Monday, 22 December 2008
Come again tomorrow....
There was once a man, who when still young was visited by Death. You can imagine how terrified he was. Being young he still wanted to live and frantic for an idea he recalled Sheherazade and as Death grinned and began to beckon him away to the Land of Shades, he said,
"There was once a man some time ago who argued with a witch."
Death seemed puzzled and paused, then said, "Go on."
"Well, it was like this as I recall. This man did not believe in magic. He thought that respectability was all and magic was distinctly disreputable," the young man said.
"Very foolish," Death remarked.
"Well quite. Well he might have gone on in this way, but he moved house to the suburbs. As everyone knows, the suburbs only seem respectable, but nobody knows what goes on behind the closed doors and lace curtains. This man, Larkham his name was, he thought that the suburbs were a den of respectability unlike the city from which he had moved. He did not know that his neighbours baked hashish brownies and made ahem, naughty underwear for certain ladies. He did not know that the apparently sweet old ladies across the street in the big old house were a coven of witches either. He really did think that they were a group of charming old ladies who were close friends. Despite growing up in the city he'd had a somewhat cloistered upbringing," the young man continued, somewhat relieved that Death had sat himself down and leaned his scythe against the wall.
Indeed, Death sat back in the armchair and appeared to be listening, tho' it was difficult to tell from looking at the old skull of him.
"Now something one of the old ladies loved to do was use her magic to make filigree work. She did not just use silver and gold, but any kind of wire would do. She made small animal figures for the children, who used them to trade at school for all kinds of things. She made garden ornaments for the neighbours and sold them. Larkham, having seen one thought they would be quite something in his garden. He asked the old lady for a figure of a respectable man, and she made one and brought it over. It was not too expensive, Larkham thought and he paid up. But as he was praising her work, he asked her how she did it. When she said she used magic, Larkham giggled. The old lady was not amused. She had gone to a lot of trouble to make the spell work and did not care to have him giggle at it. He wagged his finger and said that he understood that she wanted to keep her methods secret. She told him that she did not care who knew that she used magic, but magic had been used to do it.
Larkham got cross then. He told her that there was no such thing as magic and that only little children believed in such nonsense. Well you can imagine the witch was somewhat cross herself and warned him that she would make a wire man of him if he did not apologise at once. Larkham harrumphed and refused to apologise for simply stating what any respectable person knew - that magic was just superstitious nonsense. At that, the witch glowered at him and spoke a word or nine. Suddenly, Larkham felt very peculiar and found himself turning into filigree of the most dull metal. The witch stuck him in the garden with her other creation and birds would perch on him. She left him like that for ten years and then in a good mood one day, she turned him back to himself. So terrified was he that he left the suburbs and returned to the city, where I heard little of him afterwards."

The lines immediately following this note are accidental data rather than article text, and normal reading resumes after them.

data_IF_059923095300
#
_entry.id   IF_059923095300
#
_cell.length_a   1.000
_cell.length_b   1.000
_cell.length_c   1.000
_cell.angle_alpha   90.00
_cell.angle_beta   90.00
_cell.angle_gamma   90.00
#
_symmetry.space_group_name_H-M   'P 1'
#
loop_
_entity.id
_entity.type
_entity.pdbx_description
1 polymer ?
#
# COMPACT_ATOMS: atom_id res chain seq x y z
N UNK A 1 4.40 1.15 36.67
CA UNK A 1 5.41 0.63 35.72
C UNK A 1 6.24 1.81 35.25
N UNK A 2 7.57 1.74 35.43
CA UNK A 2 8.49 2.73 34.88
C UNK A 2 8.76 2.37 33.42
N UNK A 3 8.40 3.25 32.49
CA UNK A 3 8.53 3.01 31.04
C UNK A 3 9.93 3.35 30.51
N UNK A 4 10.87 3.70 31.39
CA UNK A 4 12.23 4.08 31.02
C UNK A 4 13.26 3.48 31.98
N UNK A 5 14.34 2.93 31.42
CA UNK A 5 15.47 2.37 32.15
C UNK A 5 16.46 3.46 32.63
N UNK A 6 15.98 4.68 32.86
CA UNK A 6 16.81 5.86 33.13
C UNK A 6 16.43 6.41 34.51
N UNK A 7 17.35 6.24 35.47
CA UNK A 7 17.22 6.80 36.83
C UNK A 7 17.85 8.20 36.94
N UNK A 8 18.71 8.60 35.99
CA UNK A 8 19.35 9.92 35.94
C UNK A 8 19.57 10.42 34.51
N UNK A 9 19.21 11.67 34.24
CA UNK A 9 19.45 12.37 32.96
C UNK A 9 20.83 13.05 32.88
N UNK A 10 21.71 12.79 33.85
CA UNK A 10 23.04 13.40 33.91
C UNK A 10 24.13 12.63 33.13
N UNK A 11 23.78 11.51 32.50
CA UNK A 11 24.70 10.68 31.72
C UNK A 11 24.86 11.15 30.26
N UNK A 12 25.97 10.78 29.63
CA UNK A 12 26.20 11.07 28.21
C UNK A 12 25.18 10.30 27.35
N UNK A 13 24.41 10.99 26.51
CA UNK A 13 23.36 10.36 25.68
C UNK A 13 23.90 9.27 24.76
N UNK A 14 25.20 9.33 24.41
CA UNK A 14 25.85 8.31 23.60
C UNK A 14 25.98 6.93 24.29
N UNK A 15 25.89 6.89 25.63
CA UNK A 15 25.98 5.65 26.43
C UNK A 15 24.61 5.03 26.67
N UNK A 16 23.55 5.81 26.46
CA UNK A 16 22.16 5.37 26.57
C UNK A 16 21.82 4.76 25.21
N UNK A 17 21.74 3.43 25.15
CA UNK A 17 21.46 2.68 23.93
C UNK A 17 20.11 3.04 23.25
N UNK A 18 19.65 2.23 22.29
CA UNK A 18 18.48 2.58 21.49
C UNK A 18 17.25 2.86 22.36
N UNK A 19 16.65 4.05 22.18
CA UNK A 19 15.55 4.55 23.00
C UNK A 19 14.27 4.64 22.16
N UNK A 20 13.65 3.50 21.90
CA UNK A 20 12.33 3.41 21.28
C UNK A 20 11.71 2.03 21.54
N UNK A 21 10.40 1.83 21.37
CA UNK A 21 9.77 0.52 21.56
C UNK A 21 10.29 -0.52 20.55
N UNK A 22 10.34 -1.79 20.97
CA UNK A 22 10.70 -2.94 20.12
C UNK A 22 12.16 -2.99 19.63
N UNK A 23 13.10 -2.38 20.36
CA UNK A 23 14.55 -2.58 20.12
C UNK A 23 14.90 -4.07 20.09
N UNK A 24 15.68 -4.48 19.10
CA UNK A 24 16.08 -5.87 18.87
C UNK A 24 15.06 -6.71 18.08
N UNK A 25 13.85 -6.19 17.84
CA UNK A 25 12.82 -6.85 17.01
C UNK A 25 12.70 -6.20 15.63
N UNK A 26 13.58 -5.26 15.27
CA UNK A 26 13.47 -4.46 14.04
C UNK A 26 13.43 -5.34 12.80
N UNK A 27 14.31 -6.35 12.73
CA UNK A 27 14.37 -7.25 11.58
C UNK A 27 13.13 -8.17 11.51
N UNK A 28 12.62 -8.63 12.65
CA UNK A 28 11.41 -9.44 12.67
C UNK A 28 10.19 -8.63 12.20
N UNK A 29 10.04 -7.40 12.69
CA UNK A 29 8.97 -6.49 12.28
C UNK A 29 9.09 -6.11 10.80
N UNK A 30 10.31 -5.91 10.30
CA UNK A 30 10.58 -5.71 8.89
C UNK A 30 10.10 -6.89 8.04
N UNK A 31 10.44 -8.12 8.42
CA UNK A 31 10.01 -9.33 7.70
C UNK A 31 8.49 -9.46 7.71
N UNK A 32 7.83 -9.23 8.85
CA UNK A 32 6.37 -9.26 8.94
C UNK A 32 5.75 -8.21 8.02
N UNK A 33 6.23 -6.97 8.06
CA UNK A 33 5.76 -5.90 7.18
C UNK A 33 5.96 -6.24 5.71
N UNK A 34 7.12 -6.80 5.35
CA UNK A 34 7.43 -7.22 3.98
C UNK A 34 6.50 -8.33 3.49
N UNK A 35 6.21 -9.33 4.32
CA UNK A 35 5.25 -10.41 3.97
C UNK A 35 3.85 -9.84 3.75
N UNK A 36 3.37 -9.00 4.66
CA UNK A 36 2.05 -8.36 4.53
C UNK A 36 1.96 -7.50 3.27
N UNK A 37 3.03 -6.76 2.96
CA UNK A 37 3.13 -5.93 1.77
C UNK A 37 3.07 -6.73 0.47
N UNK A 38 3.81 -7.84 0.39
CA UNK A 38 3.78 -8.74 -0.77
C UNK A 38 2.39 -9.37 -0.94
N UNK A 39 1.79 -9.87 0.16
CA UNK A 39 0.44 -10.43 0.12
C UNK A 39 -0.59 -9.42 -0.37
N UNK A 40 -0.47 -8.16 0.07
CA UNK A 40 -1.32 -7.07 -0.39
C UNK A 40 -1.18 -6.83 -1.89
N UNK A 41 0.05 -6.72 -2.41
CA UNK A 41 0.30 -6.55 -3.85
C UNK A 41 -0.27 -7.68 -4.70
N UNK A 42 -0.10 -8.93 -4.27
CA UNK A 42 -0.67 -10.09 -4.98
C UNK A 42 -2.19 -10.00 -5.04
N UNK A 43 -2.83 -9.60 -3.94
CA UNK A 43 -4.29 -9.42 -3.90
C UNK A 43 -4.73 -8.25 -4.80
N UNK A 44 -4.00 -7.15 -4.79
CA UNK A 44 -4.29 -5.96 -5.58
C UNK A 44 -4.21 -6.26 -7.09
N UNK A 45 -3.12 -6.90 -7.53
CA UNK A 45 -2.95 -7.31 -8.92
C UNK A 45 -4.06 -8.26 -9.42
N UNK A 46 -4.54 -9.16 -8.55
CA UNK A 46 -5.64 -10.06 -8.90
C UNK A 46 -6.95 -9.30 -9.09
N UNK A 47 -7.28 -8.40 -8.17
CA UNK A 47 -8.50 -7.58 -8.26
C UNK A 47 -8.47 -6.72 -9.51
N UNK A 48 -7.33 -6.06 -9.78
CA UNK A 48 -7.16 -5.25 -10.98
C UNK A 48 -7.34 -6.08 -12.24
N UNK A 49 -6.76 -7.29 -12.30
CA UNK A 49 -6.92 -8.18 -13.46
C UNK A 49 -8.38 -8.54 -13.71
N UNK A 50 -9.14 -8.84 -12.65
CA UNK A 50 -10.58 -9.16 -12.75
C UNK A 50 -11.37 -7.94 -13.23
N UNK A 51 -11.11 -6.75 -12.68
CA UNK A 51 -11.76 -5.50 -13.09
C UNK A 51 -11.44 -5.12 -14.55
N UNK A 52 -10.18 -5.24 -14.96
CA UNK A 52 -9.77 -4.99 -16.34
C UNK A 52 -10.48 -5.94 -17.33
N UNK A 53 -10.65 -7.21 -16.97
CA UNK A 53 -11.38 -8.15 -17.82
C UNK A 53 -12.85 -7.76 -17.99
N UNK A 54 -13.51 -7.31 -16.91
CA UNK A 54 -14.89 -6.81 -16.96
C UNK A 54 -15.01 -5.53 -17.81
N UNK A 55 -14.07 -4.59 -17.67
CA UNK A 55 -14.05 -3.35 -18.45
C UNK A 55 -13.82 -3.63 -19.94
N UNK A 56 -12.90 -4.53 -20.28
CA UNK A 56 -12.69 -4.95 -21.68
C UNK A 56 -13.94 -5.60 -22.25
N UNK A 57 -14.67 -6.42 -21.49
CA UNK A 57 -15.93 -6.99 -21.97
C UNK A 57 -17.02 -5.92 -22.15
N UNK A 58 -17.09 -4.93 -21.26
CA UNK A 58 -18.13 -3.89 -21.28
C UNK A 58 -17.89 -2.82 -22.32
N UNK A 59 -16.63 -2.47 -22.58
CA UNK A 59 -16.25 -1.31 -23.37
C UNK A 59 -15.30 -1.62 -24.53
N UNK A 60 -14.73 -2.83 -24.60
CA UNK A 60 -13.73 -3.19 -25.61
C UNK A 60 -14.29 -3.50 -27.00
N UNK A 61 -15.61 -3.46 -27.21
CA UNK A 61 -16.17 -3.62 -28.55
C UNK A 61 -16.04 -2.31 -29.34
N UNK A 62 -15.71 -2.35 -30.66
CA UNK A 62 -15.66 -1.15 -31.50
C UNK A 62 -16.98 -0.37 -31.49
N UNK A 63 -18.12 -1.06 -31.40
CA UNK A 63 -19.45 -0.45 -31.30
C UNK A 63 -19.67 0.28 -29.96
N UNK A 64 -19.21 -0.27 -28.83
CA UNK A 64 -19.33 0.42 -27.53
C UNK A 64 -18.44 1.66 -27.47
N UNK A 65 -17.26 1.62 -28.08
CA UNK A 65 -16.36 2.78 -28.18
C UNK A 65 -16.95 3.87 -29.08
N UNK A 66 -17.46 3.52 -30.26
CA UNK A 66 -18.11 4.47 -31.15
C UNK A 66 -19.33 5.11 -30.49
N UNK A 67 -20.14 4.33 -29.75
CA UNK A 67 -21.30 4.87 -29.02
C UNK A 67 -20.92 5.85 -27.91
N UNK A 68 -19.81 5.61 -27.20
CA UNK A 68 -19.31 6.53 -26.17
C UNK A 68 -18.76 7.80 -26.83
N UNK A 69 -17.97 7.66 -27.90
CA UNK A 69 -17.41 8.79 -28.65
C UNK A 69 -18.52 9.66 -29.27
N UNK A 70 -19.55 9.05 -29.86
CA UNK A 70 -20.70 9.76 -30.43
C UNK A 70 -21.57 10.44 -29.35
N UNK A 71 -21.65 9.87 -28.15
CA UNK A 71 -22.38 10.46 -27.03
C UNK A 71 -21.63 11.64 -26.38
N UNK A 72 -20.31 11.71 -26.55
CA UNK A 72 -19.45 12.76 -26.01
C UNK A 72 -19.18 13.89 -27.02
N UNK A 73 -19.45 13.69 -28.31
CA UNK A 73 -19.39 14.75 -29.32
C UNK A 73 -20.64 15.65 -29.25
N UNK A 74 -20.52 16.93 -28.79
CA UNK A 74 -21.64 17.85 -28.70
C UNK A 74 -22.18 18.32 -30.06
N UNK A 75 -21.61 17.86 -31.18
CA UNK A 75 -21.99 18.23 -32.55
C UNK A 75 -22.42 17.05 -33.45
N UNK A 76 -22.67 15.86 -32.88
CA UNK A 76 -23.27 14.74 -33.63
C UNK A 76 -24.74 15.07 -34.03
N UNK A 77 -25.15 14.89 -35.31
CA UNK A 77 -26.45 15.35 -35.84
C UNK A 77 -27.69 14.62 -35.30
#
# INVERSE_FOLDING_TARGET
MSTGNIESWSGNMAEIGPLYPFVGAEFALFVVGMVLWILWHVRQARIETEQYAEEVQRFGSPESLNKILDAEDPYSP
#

Death laughed and stood up reaching for his scythe and the young man suddenly said,
"But I haven't finished!"
"Nobody ever has," Death remarked.
"No, no, I mean the story," the young man answered quickly, fingering his collar nervously.
"When Larkham was made of metal, a crow settled on his shoulder once and told him a tale. Such a tale it was... well, but I'm tired and it's been a long day," he said.
"But the crow's tale, what was it?" Death asked him.
"Oh I could tell you, but I'm so very tired. Why don't you come again tomorrow and I'll tell you then," the young man replied.
Death frowned, but he did love a tale and these days so few people ever told tales, they just wrote them down. He sighed and answered,
"Well alright, but tomorrow when the tale's done you'll have to come along with me. It may not seem fair, but you know, life and death are neither fair or unfair, they just happen. So you have a good night's sleep and I'll see you tomorrow."
Then off the old Reaper went, his scythe in his hand and his hood over his bony head, puzzling over what on earth the crow's tale could possibly be about. The young man breathed a sigh of relief at his reprieve and wondered what to tell Death the next day. What could he possibly tell Death?